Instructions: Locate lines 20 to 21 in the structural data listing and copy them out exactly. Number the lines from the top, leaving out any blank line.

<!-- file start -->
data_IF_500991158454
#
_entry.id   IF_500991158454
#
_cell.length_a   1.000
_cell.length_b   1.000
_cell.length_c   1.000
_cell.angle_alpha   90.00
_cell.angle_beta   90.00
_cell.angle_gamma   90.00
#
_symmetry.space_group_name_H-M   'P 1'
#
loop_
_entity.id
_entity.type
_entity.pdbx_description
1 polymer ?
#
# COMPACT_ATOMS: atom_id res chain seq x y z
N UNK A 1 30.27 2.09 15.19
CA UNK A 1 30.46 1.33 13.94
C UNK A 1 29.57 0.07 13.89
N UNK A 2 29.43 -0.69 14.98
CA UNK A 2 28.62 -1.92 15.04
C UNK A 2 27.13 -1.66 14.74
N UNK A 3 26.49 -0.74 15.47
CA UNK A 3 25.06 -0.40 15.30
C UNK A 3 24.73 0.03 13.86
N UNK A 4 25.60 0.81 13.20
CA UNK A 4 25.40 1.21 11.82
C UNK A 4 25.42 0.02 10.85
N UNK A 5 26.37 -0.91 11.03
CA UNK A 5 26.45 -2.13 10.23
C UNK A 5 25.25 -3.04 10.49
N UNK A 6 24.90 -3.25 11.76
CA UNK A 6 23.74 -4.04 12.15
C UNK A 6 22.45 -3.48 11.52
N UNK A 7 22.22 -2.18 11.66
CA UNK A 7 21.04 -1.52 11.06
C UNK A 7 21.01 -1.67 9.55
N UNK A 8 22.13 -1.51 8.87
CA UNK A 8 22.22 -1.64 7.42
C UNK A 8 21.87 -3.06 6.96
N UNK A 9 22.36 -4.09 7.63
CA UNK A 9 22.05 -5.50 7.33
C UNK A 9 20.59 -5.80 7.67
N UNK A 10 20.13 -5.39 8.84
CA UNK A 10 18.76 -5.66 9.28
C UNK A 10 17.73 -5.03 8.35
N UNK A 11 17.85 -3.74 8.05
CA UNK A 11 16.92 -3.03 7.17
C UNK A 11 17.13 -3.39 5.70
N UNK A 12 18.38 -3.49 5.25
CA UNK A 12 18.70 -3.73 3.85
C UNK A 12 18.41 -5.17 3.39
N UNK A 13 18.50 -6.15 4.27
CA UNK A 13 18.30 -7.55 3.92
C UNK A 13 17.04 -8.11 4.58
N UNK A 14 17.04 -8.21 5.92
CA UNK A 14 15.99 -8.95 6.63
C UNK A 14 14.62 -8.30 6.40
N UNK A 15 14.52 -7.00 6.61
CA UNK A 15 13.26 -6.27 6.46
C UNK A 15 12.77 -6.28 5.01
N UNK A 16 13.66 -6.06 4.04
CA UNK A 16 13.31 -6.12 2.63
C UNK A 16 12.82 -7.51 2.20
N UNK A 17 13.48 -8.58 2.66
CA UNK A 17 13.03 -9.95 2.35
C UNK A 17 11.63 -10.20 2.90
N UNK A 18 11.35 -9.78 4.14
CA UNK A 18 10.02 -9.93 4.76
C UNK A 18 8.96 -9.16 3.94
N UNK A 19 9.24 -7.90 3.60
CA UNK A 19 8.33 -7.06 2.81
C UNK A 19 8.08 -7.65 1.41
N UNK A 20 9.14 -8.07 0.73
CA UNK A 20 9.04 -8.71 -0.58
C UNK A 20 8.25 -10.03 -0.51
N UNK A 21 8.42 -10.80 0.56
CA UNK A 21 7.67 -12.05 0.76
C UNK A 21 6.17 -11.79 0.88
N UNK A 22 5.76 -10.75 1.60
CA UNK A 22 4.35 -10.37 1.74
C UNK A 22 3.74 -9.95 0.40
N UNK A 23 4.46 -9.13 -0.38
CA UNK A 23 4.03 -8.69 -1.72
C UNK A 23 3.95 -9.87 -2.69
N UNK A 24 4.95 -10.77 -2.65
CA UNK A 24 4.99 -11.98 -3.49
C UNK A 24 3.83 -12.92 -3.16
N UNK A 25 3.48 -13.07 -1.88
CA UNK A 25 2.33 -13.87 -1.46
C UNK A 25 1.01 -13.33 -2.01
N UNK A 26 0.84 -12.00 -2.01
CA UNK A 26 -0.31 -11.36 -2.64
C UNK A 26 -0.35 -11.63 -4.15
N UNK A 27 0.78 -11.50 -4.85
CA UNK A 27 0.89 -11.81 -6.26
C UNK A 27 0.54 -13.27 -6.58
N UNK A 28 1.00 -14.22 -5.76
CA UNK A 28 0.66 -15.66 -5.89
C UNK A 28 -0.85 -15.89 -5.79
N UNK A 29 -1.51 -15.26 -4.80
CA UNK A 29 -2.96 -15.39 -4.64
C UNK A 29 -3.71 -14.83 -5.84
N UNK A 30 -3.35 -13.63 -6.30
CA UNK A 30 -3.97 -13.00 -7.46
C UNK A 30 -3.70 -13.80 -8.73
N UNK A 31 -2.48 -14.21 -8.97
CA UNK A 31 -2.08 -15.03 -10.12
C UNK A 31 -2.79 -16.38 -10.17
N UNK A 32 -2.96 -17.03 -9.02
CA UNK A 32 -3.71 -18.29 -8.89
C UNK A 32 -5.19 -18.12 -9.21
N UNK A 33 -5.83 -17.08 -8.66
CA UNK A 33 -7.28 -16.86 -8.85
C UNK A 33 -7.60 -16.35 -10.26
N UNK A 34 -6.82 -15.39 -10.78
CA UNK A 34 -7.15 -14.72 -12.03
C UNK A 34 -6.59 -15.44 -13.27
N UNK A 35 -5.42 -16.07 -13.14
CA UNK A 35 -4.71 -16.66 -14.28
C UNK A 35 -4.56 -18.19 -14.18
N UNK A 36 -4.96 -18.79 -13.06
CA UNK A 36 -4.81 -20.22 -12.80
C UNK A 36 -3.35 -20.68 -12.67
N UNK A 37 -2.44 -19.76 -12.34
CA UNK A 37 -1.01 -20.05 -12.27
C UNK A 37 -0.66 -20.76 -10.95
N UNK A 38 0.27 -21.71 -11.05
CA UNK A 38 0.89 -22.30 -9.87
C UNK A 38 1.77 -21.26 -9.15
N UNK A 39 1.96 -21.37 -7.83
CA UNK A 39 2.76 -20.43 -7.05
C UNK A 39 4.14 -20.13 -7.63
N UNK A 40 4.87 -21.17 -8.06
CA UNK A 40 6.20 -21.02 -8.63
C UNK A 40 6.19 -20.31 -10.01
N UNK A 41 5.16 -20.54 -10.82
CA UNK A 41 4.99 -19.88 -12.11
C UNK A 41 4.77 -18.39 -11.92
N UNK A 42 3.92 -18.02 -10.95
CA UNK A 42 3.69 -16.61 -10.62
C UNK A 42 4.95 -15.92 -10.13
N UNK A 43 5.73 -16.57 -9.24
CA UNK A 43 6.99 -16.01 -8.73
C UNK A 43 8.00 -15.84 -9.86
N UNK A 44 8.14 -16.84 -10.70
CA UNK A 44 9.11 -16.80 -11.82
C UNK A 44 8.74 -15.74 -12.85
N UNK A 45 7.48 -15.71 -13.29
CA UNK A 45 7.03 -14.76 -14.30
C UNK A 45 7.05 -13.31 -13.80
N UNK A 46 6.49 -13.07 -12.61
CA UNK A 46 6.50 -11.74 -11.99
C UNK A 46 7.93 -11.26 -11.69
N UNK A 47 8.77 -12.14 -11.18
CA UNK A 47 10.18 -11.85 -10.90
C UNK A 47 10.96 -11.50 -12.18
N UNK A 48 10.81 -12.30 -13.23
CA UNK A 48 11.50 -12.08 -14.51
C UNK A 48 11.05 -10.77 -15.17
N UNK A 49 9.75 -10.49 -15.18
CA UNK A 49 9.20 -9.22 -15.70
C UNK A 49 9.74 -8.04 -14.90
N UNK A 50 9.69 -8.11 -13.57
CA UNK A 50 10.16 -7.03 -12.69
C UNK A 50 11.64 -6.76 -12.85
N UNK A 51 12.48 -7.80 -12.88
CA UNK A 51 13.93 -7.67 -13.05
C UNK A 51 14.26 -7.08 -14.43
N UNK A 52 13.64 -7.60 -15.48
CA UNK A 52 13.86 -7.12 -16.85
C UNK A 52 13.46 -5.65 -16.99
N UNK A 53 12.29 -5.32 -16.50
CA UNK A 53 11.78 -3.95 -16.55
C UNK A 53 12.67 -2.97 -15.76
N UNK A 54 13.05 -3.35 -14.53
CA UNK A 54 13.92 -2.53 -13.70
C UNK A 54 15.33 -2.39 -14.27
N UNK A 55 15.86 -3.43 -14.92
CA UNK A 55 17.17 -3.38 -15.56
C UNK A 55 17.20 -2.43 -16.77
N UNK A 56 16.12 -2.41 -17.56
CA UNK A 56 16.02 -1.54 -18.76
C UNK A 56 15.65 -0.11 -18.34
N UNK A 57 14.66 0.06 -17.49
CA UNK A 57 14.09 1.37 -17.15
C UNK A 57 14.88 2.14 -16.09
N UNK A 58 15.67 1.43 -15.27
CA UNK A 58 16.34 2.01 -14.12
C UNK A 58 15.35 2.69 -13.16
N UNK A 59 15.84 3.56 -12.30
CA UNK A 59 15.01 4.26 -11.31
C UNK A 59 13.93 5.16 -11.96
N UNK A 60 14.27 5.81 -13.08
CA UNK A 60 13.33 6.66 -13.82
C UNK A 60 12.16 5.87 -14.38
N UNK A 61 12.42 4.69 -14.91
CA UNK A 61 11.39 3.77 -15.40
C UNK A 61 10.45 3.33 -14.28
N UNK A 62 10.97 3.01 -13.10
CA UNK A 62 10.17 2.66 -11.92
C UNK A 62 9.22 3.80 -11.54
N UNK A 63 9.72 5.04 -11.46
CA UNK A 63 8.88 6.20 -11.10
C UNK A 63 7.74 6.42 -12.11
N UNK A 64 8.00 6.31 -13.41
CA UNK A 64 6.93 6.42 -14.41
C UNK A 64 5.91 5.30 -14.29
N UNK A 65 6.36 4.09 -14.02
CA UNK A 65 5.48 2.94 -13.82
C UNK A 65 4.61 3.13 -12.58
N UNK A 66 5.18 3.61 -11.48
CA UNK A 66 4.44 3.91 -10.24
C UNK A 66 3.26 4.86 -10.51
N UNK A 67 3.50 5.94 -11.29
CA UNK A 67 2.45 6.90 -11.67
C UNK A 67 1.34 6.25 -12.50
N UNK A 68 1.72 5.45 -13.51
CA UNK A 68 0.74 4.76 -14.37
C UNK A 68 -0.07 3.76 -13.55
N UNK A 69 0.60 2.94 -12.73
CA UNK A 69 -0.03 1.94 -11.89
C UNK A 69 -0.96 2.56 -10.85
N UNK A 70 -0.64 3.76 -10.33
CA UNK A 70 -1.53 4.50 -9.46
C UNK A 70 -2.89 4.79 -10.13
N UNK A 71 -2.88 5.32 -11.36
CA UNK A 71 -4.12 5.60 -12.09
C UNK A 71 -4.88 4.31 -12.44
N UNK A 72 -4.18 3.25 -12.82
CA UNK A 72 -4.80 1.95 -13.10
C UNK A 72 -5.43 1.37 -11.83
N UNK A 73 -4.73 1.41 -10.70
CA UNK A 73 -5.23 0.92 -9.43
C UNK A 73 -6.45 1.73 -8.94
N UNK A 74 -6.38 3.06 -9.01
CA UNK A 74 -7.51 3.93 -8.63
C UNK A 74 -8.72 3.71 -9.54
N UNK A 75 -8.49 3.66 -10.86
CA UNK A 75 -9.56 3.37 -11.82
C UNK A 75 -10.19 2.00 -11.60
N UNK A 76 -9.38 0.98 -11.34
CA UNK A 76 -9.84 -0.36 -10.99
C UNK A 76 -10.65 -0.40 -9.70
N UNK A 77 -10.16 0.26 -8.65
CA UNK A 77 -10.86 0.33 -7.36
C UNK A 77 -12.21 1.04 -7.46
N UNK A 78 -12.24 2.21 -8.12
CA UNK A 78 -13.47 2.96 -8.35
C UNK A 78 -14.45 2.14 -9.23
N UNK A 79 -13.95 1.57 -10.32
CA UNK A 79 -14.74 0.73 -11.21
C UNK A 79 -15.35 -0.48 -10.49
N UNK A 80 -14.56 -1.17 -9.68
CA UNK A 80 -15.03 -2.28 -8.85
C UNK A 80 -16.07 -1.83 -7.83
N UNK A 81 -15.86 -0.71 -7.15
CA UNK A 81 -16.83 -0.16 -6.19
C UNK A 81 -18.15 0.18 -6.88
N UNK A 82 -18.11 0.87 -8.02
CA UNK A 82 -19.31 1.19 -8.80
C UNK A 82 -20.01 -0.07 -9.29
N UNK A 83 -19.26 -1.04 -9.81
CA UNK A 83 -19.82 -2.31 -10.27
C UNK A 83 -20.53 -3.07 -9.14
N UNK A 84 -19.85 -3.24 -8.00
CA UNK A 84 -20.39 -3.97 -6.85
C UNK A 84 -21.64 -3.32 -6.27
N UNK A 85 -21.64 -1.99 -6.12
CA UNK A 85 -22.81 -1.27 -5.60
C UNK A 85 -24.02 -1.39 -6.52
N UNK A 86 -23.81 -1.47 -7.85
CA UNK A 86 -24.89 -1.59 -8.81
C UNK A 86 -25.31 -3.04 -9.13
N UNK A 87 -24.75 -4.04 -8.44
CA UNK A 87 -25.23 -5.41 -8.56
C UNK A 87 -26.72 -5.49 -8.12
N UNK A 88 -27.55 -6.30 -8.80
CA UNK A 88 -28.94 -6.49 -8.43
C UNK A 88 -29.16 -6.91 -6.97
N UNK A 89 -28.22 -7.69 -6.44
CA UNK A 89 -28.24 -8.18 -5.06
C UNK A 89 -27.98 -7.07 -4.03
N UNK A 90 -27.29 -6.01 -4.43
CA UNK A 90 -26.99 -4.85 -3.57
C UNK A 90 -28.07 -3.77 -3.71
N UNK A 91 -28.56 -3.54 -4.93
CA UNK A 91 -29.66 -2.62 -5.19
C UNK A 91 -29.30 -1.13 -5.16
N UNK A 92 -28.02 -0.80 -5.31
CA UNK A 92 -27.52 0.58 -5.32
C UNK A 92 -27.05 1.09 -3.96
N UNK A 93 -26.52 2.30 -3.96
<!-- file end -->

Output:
# COMPACT_ATOMS: atom_id res chain seq x y z
N UNK A 1 30.27 2.09 15.19